Senate Budget Subcommittee Votes to Increase Employer Assessments

(March 8, 2013) A Senate budget subcommittee yesterday agreed to changes in the state Department of Industrial Relations (DIR) budget that will unfairly increase employer assessments. 

The California Chamber of Commerce and a large coalition of employer groups and associations sent a letter to the subcommittee outlining their concerns to the budget change proposal for the DIR. The coalition is especially concerned that the proposal lacks transparency into the activities of the agency and does not include any mandated review to determine whether ongoing assessments are appropriate.  

Ongoing, Unfair Increases

Until 2009, some DIR operations, including the Division of Labor Standards Enforcement (DLSE) and Division of Occupational Health and Safety (DOSH), were paid for through the state General Fund, special funds, penalties, and federal funding.

In 2009, the General Fund portion of the funding for these divisions was transferred primarily to private sector employers through annual assessments on workers’ compensation premiums, which are based upon the employers’ payroll. The Occupational Safety and Health Fund (OSHF) was created to collect employer assessments for DOSH. Similarly, the Labor Enforcement and Compliance Fund (LECF) was created to collect employer assessments to support the activities of the DLSE. The assessments for these funds, however, were limited based upon the annual budget caps of each division and were scheduled to sunset on July 1, 2013. 

The budget change proposal in essence removes any annual cap and does not impose a sunset date, thereby exposing employers to ongoing and unfair annual increases in the assessment.

Punishing Employers

Specifically, the budget change proposal will increase the annual cap for the LECF by $9 million and OSHF by $5 million. As the Legislative Analyst’s Office (LAO) reports, however, the language in the budget change proposal basically allows the Legislature to adjust these caps each year and therefore the caps are essentially artificial. 

The proposed increases in the annual budget of these divisions for 2013–2014 and the ability to allow annual increases thereafter will directly increase employer assessments each year, thereby raising the cost for California employers to continue to do business. This annual increase will be even more dramatic for employers that hire more employees as the amount an employer is assessed is based directly upon the employer’s payroll. The CalChamber does not believe punishing employers for hiring more employees through higher, unlimited annual assessments is a productive way in which to encourage job creation.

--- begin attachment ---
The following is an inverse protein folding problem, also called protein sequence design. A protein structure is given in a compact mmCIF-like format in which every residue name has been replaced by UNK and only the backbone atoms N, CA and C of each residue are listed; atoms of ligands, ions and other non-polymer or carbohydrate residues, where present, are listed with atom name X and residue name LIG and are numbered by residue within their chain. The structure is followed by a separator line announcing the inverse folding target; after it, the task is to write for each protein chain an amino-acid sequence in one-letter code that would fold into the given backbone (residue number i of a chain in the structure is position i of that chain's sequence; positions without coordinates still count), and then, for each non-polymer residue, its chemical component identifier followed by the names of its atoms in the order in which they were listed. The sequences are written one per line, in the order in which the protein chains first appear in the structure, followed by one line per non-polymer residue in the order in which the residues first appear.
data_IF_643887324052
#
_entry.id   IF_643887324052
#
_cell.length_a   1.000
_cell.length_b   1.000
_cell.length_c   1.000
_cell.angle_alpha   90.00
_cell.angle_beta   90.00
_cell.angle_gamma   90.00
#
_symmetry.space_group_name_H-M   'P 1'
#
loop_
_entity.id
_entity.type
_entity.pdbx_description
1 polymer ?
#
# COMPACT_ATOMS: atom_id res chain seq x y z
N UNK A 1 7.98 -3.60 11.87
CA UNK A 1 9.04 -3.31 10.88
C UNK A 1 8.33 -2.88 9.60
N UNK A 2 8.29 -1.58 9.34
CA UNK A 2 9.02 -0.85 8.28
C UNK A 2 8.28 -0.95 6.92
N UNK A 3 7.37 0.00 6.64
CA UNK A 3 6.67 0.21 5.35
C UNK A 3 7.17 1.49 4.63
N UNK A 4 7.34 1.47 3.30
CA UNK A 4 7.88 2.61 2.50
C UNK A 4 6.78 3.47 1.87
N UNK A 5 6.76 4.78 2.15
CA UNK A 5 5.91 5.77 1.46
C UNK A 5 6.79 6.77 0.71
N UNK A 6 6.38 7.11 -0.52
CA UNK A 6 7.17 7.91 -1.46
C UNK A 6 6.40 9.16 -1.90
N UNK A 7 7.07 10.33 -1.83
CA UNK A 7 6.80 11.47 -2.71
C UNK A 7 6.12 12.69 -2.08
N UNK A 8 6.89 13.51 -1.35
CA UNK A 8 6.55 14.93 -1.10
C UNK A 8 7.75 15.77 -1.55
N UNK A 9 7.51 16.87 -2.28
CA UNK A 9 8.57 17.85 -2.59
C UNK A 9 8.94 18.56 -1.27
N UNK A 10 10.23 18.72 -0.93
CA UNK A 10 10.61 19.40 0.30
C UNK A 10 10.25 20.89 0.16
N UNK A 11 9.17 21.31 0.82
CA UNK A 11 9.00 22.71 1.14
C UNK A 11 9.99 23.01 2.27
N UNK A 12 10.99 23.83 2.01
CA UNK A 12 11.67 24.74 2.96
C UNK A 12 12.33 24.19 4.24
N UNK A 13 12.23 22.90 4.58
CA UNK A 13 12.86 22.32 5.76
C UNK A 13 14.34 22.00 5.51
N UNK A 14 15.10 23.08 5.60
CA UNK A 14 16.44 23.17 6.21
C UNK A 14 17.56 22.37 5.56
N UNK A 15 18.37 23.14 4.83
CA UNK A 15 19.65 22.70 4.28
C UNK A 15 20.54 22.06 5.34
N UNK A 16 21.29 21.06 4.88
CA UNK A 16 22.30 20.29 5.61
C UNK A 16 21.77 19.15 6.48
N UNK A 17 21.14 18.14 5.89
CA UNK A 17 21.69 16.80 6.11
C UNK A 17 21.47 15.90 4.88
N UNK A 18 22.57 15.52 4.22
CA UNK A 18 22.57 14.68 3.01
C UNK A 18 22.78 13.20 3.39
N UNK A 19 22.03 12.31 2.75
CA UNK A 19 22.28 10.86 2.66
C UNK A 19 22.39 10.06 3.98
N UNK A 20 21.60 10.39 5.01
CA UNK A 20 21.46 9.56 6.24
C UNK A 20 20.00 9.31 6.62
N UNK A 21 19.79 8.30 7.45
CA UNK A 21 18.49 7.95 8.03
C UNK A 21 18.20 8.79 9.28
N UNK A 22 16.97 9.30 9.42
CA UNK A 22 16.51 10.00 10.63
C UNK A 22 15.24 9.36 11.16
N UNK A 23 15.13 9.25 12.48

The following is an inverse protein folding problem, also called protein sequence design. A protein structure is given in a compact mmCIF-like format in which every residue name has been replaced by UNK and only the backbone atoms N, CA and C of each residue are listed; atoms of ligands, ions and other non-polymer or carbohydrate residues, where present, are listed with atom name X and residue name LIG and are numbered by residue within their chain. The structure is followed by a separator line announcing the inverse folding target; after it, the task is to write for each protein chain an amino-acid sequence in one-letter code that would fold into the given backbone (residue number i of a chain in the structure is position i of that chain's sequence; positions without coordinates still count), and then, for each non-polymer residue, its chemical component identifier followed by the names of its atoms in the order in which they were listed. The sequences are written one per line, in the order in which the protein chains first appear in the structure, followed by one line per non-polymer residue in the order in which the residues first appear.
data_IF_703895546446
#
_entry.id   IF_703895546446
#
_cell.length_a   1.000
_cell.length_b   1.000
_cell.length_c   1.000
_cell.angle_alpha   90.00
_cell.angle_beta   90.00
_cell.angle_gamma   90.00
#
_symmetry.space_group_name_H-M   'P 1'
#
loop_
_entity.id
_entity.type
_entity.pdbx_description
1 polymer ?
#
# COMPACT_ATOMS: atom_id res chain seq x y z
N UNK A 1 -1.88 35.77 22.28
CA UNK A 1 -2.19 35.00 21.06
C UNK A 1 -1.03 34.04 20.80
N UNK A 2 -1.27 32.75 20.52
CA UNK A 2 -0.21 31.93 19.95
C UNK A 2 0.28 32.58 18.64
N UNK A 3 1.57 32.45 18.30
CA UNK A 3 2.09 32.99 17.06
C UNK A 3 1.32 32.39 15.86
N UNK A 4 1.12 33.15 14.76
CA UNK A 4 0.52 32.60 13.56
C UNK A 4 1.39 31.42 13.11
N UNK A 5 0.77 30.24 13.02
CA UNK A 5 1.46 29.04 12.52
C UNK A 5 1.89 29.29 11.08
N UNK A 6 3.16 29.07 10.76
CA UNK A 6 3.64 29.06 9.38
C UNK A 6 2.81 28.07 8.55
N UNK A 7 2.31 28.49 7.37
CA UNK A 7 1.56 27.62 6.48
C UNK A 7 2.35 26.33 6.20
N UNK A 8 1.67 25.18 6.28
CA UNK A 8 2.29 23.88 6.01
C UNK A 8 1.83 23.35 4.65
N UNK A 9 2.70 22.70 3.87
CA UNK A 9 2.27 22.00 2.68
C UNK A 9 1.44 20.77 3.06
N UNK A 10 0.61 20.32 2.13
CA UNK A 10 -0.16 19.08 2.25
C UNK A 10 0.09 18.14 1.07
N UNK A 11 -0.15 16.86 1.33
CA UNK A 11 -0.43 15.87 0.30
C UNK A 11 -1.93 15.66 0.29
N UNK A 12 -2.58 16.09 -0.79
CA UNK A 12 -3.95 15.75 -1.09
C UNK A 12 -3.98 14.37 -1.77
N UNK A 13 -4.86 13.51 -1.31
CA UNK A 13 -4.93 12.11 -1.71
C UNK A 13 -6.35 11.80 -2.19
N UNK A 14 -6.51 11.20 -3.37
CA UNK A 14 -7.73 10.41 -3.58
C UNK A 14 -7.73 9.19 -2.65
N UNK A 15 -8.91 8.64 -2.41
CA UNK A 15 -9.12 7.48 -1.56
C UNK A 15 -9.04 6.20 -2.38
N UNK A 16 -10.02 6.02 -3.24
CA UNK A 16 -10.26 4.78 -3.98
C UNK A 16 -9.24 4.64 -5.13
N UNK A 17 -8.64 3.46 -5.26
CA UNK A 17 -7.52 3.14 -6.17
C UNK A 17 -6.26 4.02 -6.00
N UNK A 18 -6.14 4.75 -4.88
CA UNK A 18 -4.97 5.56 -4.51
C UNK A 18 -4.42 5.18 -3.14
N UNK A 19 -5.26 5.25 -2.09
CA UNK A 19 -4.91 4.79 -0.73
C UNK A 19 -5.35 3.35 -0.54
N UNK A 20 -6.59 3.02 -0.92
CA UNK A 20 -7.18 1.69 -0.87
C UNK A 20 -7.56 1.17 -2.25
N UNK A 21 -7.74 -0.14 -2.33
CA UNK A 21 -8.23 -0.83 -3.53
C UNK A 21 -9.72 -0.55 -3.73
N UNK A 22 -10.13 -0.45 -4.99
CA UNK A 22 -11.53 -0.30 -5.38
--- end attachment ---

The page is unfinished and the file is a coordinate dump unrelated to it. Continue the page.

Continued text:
In addition, neither division’s budget includes any justification for the proposed increases. Although these divisions are funded through employer assessments, there is no requirement that either division report to employers about how the money is being utilized. Aside from general, sporadic reports, there is no established accounting requirement or transparency into how the agency is directing the revenue it receives from employer assessments. Employers should be provided with a quarterly accounting of where and how the revenue from the assessments is being utilized in order to provide transparency into this agency as well as a justification for any proposed increases in future years. 

No Sunset Date

The budget change proposal also seeks to eliminate the current July 1, 2013 sunset date of the employer assessment and does not propose a new sunset date. Failure to include a new sunset date eliminates any mandated transparent review of the propriety of this assessment. 

Until 2009, the General Fund supported these divisions of the DIR. It is possible that within several years, the General Fund will have the capacity to support all divisions within this agency again. Accordingly, the CalChamber believes a new sunset date of no later than 2017 should be imposed on the employer assessment in order to review at that time whether the agency should be funded through employer assessments, the General Fund, or another revenue source. The CalChamber also believes that eliminating or extending the sunset date should be approved by two-thirds of the Legislature, as this ongoing assessment is a tax on employers, given that the annual adjustment in either division’s budget is not limited to the reasonable and necessary costs of the agency. Moreover, both divisions provide a general public benefit, not just a benefit to the employers that pay the assessment.

The budget change proposal will be heard in an Assembly Budget Committee on March 12.

Staff Contact: Jennifer Barrera


 
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